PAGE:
The standard complaint, one that I routinely voice, about free radio is that the quality of programming is usually poor. This is mainly because there are dozens of artists who, despite wide fame and fortune, fall outside of the narrow boundaries set by stations and their formats. While XM somewhat rectifies this situation, it merely substitutes more of these narrow boundaries while adhering to the tried-and-true idea that a radio station must follow a format, stick to a type, mine a niche, exploit an audience. My hope for XM was that it might have programming that would suppose an intelligent, engaged audience wanting exposure to good music, genre-be-damned. Instead, most stations sound like an exec came into your local classic rock station and hired everyone to work at XM—then told them they were switching to jazz.

Figuring out why this came to be proves as simple as looking at XM’s Web site: “XM’s powerful strategic and equity partners [italics mine] are leaders in their respective industries. These include General Motors, the largest U.S. auto and truck manufacturer; Hughes Electronic/DIRECTV, the nation’s largest distributor of multi-channel digital video programming [also owned by GM]; Clear Channel, the largest U.S. radio station operator.”

So XM is an opportunity to pay to listen to Clear Channel-programmed radio. Told you that you wouldn’t be interested.

14 thoughts on “Will You Pony Up for Satellite Radio?”

  1. I remember getting digital cable three years ago and thinking that all those free audio music (DMX) channels would be really cool. What I found was that they were so lifeless that even when some of my favorite songs were played they seemed boring, as if they were being dropped into a void. No context at all. Plus I’ve always loved a good DJ. Not just for what they spin, but even for what they say between the songs. Not everybody likes that idea, but I think satellite radio and Clearchannel demonstrate that point pretty well.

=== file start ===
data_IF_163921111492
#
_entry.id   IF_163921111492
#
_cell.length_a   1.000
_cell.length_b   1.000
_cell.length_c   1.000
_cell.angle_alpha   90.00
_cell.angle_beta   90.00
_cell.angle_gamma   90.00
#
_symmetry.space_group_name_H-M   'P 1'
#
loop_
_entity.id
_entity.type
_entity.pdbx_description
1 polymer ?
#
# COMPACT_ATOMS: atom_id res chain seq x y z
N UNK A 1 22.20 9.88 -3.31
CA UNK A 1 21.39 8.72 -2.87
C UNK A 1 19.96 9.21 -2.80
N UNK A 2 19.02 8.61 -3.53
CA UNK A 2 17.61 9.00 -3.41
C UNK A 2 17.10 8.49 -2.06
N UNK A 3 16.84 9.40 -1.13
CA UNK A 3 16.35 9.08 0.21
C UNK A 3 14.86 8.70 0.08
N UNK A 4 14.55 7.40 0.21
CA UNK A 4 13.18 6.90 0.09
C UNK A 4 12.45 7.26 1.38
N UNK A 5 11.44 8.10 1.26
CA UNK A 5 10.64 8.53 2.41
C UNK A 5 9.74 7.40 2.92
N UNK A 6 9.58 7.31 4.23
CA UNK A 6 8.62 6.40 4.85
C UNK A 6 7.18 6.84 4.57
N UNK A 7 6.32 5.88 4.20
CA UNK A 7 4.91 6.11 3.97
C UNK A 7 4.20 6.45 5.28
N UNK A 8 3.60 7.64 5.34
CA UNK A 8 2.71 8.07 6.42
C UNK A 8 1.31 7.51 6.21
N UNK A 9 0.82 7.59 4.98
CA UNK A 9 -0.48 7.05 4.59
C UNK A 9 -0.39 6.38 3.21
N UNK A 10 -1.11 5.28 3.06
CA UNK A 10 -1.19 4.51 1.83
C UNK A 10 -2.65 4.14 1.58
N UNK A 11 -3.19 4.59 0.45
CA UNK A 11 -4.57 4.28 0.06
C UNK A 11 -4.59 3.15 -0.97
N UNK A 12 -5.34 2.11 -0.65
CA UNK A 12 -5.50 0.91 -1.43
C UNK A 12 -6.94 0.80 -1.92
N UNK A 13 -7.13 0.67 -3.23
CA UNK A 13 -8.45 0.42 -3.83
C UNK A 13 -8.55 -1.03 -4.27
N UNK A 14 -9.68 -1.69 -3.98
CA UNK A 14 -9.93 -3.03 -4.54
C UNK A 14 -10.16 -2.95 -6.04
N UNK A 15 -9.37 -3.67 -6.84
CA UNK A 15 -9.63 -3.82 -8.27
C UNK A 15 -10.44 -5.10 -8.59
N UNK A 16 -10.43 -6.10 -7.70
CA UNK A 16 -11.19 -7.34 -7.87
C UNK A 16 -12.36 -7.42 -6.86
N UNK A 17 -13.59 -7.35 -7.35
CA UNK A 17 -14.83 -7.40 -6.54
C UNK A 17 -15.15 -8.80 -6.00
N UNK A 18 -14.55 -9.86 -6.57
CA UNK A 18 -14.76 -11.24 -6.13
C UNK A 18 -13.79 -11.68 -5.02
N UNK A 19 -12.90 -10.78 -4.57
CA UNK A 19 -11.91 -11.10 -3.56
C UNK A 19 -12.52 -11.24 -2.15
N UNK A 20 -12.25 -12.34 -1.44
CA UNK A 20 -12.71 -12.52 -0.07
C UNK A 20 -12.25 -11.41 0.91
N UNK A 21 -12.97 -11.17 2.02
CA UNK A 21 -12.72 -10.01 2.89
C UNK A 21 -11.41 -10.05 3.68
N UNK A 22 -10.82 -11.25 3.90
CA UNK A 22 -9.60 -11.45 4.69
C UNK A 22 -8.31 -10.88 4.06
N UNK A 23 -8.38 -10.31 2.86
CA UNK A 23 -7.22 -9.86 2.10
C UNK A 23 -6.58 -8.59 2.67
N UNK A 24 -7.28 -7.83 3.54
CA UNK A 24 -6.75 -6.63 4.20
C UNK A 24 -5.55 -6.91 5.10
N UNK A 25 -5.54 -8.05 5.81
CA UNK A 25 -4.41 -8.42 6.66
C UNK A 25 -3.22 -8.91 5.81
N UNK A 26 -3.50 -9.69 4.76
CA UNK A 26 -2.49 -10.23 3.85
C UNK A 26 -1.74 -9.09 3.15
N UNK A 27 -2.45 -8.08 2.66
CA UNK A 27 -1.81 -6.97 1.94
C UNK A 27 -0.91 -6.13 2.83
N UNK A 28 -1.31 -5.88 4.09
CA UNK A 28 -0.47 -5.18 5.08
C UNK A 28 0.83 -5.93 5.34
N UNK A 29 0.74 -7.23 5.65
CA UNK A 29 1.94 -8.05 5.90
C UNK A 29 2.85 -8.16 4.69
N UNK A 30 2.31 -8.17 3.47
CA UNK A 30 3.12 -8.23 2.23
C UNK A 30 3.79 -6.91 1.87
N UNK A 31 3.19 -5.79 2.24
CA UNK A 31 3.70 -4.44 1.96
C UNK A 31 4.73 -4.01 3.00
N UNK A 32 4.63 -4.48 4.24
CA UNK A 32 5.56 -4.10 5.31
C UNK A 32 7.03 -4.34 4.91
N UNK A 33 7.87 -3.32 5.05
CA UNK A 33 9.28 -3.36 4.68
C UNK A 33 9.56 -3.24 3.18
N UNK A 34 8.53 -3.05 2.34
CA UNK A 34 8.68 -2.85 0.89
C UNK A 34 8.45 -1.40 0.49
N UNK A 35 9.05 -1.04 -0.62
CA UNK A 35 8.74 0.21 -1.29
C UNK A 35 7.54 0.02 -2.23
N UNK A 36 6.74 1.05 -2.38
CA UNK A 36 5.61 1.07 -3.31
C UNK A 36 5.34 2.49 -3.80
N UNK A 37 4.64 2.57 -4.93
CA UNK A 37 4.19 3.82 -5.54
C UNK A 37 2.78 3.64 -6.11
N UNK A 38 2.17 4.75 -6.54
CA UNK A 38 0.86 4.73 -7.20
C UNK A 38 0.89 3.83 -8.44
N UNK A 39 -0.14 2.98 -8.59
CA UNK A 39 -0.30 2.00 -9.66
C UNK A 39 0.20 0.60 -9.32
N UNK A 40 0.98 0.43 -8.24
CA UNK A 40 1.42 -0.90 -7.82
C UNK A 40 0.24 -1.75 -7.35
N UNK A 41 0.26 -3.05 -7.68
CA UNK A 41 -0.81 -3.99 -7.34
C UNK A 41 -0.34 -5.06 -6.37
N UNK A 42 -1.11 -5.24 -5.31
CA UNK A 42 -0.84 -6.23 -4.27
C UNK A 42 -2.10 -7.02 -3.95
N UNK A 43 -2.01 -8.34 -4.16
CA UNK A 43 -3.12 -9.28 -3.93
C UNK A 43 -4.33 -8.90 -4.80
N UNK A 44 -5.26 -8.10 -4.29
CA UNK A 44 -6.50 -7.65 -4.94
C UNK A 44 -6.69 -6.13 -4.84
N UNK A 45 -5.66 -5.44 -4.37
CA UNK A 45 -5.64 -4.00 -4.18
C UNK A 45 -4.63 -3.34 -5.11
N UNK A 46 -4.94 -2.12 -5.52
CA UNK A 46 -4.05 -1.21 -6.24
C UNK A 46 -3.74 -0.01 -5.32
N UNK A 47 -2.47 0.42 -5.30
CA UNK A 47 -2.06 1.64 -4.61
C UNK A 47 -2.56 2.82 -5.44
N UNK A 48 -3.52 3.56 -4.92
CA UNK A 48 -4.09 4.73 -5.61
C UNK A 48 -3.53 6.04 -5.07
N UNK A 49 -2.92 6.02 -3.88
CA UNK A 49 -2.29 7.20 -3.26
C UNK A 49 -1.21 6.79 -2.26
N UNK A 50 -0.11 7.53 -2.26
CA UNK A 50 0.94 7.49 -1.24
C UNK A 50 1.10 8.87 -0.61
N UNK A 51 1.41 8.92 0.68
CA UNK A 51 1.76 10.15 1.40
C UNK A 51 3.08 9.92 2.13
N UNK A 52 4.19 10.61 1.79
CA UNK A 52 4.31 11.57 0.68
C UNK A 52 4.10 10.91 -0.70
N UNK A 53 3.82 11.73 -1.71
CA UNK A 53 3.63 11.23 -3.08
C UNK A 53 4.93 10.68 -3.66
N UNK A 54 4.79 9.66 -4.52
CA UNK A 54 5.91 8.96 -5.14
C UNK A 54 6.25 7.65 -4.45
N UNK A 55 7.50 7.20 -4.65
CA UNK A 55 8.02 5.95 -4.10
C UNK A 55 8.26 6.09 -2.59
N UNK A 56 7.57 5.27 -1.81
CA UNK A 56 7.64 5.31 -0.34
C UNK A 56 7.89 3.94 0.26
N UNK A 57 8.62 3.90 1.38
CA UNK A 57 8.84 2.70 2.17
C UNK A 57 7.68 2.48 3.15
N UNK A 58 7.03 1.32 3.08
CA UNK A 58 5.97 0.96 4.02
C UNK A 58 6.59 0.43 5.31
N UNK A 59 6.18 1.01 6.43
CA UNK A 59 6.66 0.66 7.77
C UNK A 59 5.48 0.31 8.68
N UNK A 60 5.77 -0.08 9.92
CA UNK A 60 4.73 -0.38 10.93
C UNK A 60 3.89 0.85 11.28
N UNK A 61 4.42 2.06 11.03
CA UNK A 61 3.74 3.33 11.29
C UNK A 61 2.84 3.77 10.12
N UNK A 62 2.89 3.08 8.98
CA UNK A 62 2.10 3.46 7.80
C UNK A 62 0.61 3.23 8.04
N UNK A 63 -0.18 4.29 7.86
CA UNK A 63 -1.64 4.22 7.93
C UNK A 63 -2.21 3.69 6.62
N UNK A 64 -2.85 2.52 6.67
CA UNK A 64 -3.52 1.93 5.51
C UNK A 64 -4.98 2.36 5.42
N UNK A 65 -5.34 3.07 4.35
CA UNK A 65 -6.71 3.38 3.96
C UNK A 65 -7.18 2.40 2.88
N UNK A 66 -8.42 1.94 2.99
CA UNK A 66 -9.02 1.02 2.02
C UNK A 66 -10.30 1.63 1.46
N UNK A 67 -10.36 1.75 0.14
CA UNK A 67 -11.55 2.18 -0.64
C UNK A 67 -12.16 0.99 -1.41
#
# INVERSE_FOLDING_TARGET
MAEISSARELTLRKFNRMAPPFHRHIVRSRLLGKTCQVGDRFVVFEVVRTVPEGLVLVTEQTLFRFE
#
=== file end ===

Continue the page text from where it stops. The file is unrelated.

2. Scott, you’ve hit the nail on the head. Context means a lot when it comes to radio.And Phil, GloNo radio rocks. Live365 on the other hand…

  3. Sab, I remember you bringing that up over the holidays when you were driving that Cadillac. It’s not all that different from a good club DJ or a great mixed tape. If put in the correct order and played at the right time, a disperate menue of songs can seem more than the sum of their parts. Add a little wit, or some Venus Flytrap smooth talk and you’ve got yourself something unique.

  4. And that seems to be the problem. Think of how some of us mix and remix our mixtapes for friends trying to get the right flow and the right mood. Sounds like XM misses that entirely. Having just a stream of songs without any thought to programming (the flow) just ends up boring.GLONO radio does rock. I just can’t listen to it at work, or at home, or…

  5. Yeah, now that I don’t have cable modem, GloNo radio is unlistenable. But now I have iTunes instead…

  6. Man, I remember driving through upstate New York one lonely night alone and hooking into Syracuse’s college radio station for about two and a half hours. I’ve never heard better radio. I heard a half hour of the most political punk that I’ve ever heard to date, still no clue what it was. A live hippy band noodle away for about an hour, jazz, some quirky indie rock and absolutely zero songs I’ve ever heard before or since. Wouldn’t that be wonderful? Turn on the radio and hear new, good music nearly every time. I’m not saying I loved everything I heard that night, but I did love the fact that it was all new to my ears and all unique.